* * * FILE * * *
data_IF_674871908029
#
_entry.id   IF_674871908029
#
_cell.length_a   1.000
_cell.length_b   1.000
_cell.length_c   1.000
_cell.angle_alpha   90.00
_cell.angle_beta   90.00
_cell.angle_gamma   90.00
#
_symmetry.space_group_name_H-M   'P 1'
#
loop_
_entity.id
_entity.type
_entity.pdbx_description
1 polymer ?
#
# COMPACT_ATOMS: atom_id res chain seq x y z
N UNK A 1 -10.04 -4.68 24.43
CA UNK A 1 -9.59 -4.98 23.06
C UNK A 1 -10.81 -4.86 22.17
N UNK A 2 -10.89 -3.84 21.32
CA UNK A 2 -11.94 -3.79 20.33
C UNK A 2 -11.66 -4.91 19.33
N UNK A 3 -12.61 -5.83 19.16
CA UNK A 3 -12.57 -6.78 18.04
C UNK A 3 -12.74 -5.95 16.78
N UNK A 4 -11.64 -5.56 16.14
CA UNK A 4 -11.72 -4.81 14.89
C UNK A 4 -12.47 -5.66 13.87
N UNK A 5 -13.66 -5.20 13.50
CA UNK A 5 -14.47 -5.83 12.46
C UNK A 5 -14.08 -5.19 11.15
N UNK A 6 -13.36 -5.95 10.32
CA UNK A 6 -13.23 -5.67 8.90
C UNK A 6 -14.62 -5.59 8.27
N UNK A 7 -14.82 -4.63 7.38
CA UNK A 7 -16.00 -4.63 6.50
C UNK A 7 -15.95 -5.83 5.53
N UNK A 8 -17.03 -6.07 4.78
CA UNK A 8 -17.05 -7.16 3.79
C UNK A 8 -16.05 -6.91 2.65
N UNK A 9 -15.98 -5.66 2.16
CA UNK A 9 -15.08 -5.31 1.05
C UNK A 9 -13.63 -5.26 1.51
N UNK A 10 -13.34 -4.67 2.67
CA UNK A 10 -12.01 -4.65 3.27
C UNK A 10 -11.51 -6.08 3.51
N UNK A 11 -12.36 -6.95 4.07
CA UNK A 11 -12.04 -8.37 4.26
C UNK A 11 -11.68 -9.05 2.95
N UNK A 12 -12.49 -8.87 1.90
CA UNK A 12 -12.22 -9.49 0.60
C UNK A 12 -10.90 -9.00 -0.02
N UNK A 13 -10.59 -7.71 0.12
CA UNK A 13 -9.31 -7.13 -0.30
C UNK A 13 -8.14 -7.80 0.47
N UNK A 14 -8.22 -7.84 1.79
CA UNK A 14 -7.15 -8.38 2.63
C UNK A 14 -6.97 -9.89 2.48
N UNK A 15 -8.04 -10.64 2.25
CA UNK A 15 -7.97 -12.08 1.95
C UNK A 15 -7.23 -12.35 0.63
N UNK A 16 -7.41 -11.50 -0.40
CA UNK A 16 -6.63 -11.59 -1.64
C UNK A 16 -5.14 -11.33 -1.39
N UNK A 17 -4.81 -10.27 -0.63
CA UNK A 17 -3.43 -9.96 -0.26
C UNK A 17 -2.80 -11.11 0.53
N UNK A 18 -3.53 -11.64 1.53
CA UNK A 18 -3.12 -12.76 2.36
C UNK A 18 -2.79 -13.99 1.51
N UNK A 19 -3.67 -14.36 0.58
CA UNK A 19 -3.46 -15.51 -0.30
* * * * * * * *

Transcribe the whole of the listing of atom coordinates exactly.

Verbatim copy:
data_IF_674871908029
#
_entry.id   IF_674871908029
#
_cell.length_a   1.000
_cell.length_b   1.000
_cell.length_c   1.000
_cell.angle_alpha   90.00
_cell.angle_beta   90.00
_cell.angle_gamma   90.00
#
_symmetry.space_group_name_H-M   'P 1'
#
loop_
_entity.id
_entity.type
_entity.pdbx_description
1 polymer ?
#
# COMPACT_ATOMS: atom_id res chain seq x y z
N UNK A 1 -10.04 -4.68 24.43
CA UNK A 1 -9.59 -4.98 23.06
C UNK A 1 -10.81 -4.86 22.17
N UNK A 2 -10.89 -3.84 21.32
CA UNK A 2 -11.94 -3.79 20.33
C UNK A 2 -11.66 -4.91 19.33
N UNK A 3 -12.61 -5.83 19.16
CA UNK A 3 -12.57 -6.78 18.04
C UNK A 3 -12.74 -5.95 16.78
N UNK A 4 -11.64 -5.56 16.14
CA UNK A 4 -11.72 -4.81 14.89
C UNK A 4 -12.47 -5.66 13.87
N UNK A 5 -13.66 -5.20 13.50
CA UNK A 5 -14.47 -5.83 12.46
C UNK A 5 -14.08 -5.19 11.15
N UNK A 6 -13.36 -5.95 10.32
CA UNK A 6 -13.23 -5.67 8.90
C UNK A 6 -14.62 -5.59 8.27
N UNK A 7 -14.82 -4.63 7.38
CA UNK A 7 -16.00 -4.63 6.50
C UNK A 7 -15.95 -5.83 5.53
N UNK A 8 -17.03 -6.07 4.78
CA UNK A 8 -17.05 -7.16 3.79
C UNK A 8 -16.05 -6.91 2.65
N UNK A 9 -15.98 -5.66 2.16
CA UNK A 9 -15.08 -5.31 1.05
C UNK A 9 -13.63 -5.26 1.51
N UNK A 10 -13.34 -4.67 2.67
CA UNK A 10 -12.01 -4.65 3.27
C UNK A 10 -11.51 -6.08 3.51
N UNK A 11 -12.36 -6.95 4.07
CA UNK A 11 -12.04 -8.37 4.26
C UNK A 11 -11.68 -9.05 2.95
N UNK A 12 -12.49 -8.87 1.90
CA UNK A 12 -12.22 -9.49 0.60
C UNK A 12 -10.90 -9.00 -0.02
N UNK A 13 -10.59 -7.71 0.12
CA UNK A 13 -9.31 -7.13 -0.30
C UNK A 13 -8.14 -7.80 0.47
N UNK A 14 -8.22 -7.84 1.79
CA UNK A 14 -7.15 -8.38 2.63
C UNK A 14 -6.97 -9.89 2.48
N UNK A 15 -8.04 -10.64 2.25
CA UNK A 15 -7.97 -12.08 1.95
C UNK A 15 -7.23 -12.35 0.63
N UNK A 16 -7.41 -11.50 -0.40
CA UNK A 16 -6.63 -11.59 -1.64
C UNK A 16 -5.14 -11.33 -1.39
N UNK A 17 -4.81 -10.27 -0.63
CA UNK A 17 -3.43 -9.96 -0.26
C UNK A 17 -2.80 -11.11 0.53
N UNK A 18 -3.53 -11.64 1.53
CA UNK A 18 -3.12 -12.76 2.36
C UNK A 18 -2.79 -13.99 1.51
N UNK A 19 -3.67 -14.36 0.58
CA UNK A 19 -3.46 -15.51 -0.30